update March 2013: Hugo the Humongous is no more! After almost two years of battling cancer, Venezuela's controversial president Hugo Chavez died. The country had seven days of official state mourning … but what will happen now after Chavez is difficult to predict … whether Chavez's "21st century Bolivarian socialism" can survive without its leading figure will be a decisive question.
At one point they even said they'd embalm the body of Hugo Chavez and put him on permanent display in a "Museum of the Revolution" – specifically in the mausoleum style of the "Big 4" like Lenin's or Mao's … that would indeed have lifted Venezuela up a few levels in terms of dark tourism. But it was not to be ... they simply left it too long to start the embalming process and instead displayed him too long, even in the open ... and remember: this is a tropical country! Once decomposition has properly set in, a Lenin-style embalming is no longer possible. In a way this failure is emblematic of the country; they even squandered this chance through sheer incompetence ...
Update March 2014: A year on, the country is even more bitterly divided and street protests and heavy handed security forces responses have made many urban areas of the country very unstable and unsafe. Tourists should certainly stay clear of any such hot spots!
Update 2015: nothing much has improved. Violence is still rampant in the cities, break-ins and murders are commonplace. Stability seems far away. It's still fine to go and see the splendours of the countryside as a tourist, but better don't wander around Caracas ...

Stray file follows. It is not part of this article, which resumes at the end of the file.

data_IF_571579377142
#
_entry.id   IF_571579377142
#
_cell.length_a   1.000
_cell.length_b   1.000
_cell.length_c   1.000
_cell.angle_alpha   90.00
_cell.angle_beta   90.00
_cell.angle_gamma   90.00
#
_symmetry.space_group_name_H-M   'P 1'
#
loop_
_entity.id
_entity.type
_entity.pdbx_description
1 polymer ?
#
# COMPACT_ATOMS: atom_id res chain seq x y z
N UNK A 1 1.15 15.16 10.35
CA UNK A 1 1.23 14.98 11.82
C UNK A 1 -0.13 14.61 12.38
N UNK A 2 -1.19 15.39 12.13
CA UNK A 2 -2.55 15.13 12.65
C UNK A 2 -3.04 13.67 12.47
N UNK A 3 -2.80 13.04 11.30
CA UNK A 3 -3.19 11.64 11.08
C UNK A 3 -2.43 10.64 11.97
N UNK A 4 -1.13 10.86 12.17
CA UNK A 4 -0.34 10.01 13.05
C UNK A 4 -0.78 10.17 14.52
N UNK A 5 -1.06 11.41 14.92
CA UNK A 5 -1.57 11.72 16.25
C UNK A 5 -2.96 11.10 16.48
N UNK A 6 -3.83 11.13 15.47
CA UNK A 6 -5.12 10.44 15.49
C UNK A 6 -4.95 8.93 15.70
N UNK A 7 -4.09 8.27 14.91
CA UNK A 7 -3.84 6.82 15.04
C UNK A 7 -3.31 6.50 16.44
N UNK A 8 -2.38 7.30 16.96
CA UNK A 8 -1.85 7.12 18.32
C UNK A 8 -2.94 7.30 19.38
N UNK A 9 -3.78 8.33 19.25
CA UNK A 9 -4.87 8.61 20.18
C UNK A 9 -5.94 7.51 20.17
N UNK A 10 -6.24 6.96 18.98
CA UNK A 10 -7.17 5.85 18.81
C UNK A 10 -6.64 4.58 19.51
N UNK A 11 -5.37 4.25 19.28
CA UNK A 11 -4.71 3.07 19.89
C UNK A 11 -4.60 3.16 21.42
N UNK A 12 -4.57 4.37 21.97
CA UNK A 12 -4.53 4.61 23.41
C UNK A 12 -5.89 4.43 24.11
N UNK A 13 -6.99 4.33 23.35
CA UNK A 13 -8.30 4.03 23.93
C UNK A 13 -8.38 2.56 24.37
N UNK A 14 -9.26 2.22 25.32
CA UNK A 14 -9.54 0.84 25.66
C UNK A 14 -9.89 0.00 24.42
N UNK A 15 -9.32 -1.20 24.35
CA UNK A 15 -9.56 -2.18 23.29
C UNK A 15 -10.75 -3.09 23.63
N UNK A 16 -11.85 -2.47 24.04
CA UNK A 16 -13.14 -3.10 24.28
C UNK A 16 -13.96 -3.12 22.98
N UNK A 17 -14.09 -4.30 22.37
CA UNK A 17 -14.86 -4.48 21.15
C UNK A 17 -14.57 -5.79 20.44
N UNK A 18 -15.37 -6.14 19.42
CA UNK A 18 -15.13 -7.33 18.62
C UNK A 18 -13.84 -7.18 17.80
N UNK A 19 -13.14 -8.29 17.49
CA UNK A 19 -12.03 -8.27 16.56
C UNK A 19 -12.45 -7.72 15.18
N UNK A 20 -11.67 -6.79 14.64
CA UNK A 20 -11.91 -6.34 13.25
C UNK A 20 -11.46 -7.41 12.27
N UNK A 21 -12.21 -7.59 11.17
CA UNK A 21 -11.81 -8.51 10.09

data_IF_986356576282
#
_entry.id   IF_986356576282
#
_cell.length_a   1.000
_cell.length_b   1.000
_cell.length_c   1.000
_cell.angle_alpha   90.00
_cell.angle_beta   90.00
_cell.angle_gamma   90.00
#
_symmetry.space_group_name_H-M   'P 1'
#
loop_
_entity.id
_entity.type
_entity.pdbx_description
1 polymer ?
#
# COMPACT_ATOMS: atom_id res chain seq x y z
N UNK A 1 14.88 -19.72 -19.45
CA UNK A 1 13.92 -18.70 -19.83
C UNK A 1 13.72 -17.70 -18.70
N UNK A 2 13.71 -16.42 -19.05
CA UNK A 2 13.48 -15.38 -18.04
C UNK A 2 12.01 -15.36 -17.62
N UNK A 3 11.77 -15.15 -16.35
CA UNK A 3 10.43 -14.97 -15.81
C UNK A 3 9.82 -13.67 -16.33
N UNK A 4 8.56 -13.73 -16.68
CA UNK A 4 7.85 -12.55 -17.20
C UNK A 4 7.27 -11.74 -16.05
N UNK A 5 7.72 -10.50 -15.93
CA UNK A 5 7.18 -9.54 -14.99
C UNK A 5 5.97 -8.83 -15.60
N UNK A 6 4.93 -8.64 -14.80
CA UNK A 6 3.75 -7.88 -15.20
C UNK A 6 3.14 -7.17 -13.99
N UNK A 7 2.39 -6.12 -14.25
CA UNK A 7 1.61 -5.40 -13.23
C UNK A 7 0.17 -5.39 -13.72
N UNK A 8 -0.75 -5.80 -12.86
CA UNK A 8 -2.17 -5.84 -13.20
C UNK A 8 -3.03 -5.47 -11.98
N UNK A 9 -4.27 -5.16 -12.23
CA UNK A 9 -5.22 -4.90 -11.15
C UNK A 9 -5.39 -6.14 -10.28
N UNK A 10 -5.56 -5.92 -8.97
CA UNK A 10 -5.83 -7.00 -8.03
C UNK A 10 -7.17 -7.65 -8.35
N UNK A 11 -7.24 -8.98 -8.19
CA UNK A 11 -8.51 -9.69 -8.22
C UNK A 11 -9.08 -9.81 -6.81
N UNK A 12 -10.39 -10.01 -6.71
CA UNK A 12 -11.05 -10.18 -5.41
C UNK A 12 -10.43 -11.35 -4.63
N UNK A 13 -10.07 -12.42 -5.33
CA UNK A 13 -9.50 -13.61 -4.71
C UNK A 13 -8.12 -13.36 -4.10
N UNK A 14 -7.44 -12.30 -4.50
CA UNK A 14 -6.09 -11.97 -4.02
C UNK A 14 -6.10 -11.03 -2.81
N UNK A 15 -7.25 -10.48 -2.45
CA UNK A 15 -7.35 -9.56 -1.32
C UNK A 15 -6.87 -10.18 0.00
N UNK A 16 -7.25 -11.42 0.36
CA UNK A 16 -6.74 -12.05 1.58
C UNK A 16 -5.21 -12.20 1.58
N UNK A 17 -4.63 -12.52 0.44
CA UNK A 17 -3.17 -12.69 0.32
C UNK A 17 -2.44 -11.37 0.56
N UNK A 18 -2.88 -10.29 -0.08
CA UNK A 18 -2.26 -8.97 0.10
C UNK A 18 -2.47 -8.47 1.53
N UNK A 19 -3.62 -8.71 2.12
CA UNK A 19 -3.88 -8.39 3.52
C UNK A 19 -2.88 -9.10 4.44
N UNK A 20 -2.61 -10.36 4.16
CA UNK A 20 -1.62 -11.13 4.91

OK, Venezuela is not primarily
a dark destination, but there's a slight indication of it in the form of politics. The country's socialist
president Hugo Chavez
(1998-2013) was as controversial as he was influential. To the outside world he's primarily known as one of the most outspoken critics of US economic and foreign policy, which earned him praise from some sides, especially within Latin America (e.g. Bolivia
), while the USA
and close US allies considered Chavez a "threat".
At home, opinions were and stzill are sharply divided too. He may have had a lot of support from the poorer sections of the population, because of his promises of a more just wealth distribution, housing projects, etc. – Chavez called it a "revolution"). On the other hand he is despised by a large part of the better-off and esp. the elite upper class (to whom the same politics may indeed be a threat).
For the dark tourist, the only visible signs of all this are the many propaganda posters in the country including some evidence of a mild (comparatively speaking) form of a cult-of-personality
. I saw plenty of victoriously waving Chavezes beaming down from large posters, usually accompanied by the slogan "socialismo o muerte" = 'socialism or death' – very reminiscent of Cuba
. Occasional directly anti-American posters were also to be spotted. The most impressive one I saw when I was there in early 2008 was one depicting a skeleton Uncle Sam holding a scythe being kicked up the butt by a grinning corn cob saying "el maiz no es combustible" = roughly: 'maize is no fuel', which refers to the increased purchase by the US of corn for so-called "biofuels", which threatens to deprive Latin Americans of a crucial traditional food source.
In the violence-ridden capital, Caracas, there's also a mausoleum that may be of interest to the dark tourist, namely that of the nation's liberator Simon Bolivar.
Those mildly dark aspects aside, Venezuela's tourism focuses mainly on the country's outstanding nature and scenery. For those who can't imagine a holiday without tropical beaches, Venezuela has some of the best bits of the Caribbean along its northern coast and islands.